More and more experts are using the weather to help predict disease patterns. In a recent study, two scientists claimed they could predict when New York City’s flu season would peak using a computer model of weather data.
With some fine-tuning these types of predictions could be used to maximise vaccination and disease prevention programmes. Experts do acknowledge, however, that human behaviour plays a large part in affecting disease outbreaks.
This concept of using weather data to predict disease occurrences isn’t new. For years scientists have been trying to forecast disease, and weather has been a feature in these models. For example, it is known rainfall and temperature affect the breeding of malaria carrying mosquitoes.
While these forecasting models may have some way to go until they are completely reliable, some methods have already shown results. In the U.S. in the 1990s, scientists have analysed snow and rain data to study the growth of plants that attract rats. The results were used to predict outbreaks of the Hantavirus, a disease caught from the droppings of infected rodents.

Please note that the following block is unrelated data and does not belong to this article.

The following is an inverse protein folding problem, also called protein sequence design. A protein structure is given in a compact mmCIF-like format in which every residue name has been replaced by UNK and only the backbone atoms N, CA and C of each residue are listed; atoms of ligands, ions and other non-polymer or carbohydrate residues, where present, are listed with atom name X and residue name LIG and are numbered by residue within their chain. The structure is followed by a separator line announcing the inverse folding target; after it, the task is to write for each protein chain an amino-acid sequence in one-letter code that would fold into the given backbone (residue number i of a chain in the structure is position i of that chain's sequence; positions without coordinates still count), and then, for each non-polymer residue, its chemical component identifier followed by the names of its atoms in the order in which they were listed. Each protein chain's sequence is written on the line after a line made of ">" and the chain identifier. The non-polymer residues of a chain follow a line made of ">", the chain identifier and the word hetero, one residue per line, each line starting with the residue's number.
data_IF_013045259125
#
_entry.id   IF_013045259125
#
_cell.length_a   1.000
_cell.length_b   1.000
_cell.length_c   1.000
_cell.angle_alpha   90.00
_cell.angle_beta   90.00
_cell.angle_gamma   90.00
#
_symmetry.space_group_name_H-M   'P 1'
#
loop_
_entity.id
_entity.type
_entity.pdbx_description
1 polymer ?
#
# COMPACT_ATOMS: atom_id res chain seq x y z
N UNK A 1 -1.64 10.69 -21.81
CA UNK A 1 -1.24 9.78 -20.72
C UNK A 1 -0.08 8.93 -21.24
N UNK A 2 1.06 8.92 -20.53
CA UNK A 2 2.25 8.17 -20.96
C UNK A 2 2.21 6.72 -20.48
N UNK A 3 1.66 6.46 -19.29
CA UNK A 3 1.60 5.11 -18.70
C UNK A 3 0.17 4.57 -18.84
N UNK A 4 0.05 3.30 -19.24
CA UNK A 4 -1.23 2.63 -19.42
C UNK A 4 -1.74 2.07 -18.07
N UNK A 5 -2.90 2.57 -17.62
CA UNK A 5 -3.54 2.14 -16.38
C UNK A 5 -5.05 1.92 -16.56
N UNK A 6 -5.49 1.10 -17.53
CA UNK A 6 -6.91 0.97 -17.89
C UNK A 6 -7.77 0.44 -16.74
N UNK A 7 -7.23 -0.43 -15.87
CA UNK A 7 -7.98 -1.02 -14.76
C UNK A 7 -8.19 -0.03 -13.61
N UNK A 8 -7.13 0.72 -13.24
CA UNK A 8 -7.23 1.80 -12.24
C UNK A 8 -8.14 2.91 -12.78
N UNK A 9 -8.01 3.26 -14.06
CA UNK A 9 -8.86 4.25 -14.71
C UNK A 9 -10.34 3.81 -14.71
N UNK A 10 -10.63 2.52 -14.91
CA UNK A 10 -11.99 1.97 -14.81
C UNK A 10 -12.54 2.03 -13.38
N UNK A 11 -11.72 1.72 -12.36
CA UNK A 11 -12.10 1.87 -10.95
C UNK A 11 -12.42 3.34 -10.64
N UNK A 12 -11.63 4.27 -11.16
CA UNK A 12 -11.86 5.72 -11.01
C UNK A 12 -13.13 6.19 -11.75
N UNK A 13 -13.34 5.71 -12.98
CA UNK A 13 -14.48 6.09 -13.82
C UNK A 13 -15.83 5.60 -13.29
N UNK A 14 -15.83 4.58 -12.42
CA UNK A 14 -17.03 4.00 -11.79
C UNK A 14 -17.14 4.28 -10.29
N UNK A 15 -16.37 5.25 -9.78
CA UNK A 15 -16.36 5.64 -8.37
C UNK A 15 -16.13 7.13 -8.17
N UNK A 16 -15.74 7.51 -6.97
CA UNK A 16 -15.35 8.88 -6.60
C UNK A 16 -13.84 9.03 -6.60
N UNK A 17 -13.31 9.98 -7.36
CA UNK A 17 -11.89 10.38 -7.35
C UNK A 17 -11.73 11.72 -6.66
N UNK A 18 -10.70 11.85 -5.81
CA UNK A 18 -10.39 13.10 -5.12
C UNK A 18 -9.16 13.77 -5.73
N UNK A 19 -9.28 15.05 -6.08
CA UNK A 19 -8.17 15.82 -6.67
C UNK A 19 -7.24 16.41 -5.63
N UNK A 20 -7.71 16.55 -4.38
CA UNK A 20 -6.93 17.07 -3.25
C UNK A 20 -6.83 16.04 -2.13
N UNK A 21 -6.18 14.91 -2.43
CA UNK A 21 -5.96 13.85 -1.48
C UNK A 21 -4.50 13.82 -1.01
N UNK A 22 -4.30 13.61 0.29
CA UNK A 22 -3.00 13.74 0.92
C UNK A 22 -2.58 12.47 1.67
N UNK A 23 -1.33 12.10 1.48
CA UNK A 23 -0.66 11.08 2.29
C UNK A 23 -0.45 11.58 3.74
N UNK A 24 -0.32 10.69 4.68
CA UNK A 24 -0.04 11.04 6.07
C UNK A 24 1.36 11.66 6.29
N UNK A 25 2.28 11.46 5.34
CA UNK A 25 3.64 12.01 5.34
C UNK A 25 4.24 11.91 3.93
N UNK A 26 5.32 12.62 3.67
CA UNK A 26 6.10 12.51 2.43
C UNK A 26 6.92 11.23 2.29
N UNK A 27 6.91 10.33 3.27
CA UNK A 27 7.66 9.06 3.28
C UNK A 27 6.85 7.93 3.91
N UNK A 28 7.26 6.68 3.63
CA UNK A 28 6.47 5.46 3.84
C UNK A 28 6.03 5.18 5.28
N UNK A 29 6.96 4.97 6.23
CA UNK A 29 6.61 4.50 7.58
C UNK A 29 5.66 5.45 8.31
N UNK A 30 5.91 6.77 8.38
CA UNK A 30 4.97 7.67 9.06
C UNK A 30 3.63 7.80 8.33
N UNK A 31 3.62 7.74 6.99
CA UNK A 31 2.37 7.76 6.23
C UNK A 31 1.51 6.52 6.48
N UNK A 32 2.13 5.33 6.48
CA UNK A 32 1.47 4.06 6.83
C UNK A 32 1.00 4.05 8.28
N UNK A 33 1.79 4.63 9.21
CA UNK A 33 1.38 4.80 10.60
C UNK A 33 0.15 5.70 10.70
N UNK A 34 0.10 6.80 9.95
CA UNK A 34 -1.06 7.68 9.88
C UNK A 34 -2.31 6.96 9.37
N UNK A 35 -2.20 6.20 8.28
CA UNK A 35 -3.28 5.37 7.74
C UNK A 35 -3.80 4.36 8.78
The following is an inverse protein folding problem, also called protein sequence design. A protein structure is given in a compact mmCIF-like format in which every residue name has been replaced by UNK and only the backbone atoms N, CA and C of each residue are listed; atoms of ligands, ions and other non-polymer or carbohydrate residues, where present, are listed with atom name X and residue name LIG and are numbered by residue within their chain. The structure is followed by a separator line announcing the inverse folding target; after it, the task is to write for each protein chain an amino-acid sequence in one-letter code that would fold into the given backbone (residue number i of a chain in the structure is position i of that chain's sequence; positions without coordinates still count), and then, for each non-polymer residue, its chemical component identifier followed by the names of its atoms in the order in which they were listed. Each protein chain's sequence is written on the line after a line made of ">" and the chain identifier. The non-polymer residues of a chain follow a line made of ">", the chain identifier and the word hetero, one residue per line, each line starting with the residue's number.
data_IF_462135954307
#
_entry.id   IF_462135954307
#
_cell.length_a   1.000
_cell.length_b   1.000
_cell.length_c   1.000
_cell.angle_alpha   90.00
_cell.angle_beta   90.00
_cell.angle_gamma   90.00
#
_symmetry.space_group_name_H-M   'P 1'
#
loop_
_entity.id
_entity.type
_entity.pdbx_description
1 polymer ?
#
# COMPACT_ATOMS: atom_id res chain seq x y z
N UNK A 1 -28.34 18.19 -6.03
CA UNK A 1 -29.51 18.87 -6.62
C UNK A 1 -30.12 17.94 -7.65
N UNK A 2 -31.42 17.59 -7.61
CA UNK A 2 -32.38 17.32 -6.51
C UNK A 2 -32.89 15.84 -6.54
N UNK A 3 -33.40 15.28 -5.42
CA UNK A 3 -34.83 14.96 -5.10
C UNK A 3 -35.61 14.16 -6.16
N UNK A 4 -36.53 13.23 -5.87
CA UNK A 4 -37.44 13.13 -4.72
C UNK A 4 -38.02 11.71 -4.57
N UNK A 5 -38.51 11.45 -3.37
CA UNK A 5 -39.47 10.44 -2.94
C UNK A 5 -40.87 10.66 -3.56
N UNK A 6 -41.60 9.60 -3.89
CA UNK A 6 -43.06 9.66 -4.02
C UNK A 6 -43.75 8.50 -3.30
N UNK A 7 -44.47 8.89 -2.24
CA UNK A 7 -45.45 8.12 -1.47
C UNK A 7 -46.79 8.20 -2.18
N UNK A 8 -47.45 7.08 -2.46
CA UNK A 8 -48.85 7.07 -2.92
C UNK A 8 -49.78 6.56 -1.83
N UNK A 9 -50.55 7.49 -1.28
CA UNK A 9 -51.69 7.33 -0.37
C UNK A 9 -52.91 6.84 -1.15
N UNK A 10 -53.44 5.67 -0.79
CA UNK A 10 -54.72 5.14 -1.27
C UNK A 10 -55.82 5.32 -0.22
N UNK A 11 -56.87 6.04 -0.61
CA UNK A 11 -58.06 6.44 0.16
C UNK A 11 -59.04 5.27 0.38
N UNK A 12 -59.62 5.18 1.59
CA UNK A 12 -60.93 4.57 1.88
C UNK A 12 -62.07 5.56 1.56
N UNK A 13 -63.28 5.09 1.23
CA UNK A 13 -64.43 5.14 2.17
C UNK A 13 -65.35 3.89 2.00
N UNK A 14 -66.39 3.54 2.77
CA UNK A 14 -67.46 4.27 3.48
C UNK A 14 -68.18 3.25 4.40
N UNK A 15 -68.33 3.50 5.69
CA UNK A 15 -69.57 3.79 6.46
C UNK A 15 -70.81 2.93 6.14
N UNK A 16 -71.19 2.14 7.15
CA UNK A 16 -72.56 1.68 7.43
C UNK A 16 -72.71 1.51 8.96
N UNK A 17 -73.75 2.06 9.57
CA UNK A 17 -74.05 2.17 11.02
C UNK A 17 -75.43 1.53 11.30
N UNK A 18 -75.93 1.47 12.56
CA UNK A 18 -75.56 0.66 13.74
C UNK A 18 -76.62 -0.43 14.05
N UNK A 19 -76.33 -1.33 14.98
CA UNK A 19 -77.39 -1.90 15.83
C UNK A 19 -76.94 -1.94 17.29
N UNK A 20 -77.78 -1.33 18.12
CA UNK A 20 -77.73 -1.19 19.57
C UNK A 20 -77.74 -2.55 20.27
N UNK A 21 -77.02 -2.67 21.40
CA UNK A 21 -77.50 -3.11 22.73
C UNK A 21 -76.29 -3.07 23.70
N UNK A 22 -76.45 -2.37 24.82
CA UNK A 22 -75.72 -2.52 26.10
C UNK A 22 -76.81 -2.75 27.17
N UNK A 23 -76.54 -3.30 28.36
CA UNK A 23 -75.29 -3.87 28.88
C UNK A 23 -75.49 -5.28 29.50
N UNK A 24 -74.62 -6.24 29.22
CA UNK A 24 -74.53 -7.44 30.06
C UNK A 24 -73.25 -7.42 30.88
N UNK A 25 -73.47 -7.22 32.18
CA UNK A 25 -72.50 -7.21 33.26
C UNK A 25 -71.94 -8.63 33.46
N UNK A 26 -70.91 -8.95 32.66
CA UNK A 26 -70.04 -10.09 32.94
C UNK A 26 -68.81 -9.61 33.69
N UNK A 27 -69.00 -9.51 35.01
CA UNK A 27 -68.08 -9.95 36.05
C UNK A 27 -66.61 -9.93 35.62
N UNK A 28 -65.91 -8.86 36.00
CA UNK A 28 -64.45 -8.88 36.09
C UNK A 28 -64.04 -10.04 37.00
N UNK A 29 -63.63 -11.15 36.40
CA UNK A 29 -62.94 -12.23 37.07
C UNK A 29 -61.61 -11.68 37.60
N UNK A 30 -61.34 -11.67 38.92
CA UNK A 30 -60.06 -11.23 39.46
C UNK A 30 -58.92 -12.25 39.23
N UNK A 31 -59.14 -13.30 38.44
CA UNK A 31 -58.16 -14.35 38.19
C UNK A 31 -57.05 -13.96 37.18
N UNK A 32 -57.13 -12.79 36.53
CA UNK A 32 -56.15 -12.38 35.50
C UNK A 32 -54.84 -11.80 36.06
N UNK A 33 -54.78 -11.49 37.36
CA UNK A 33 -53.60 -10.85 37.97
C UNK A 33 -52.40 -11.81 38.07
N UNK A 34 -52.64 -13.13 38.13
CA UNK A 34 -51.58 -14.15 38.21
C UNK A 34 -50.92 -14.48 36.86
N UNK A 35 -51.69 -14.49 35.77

“We predicted what would happen later that year,” Gregory Glass, a Johns Hopkins researcher who worked on the project told the AP.
More recently in east Africa, “risk maps” have been created for Rift Valley fever from rain prediction data from satellites. Rift Valley fever is a disease passed from animals to humans and in severe cases can cause blindness or death. Researchers reported the system gave two to six weeks warning of an outbreak in some cases.
In the future weather data will likely be used as part of prediction models to forecast disease outbreaks. Scientists are particularly hopeful for a flu prediction method. In the study of New York City’s flu season, researchers claimed they could forecast the peak of the flu season up to seven weeks in advance.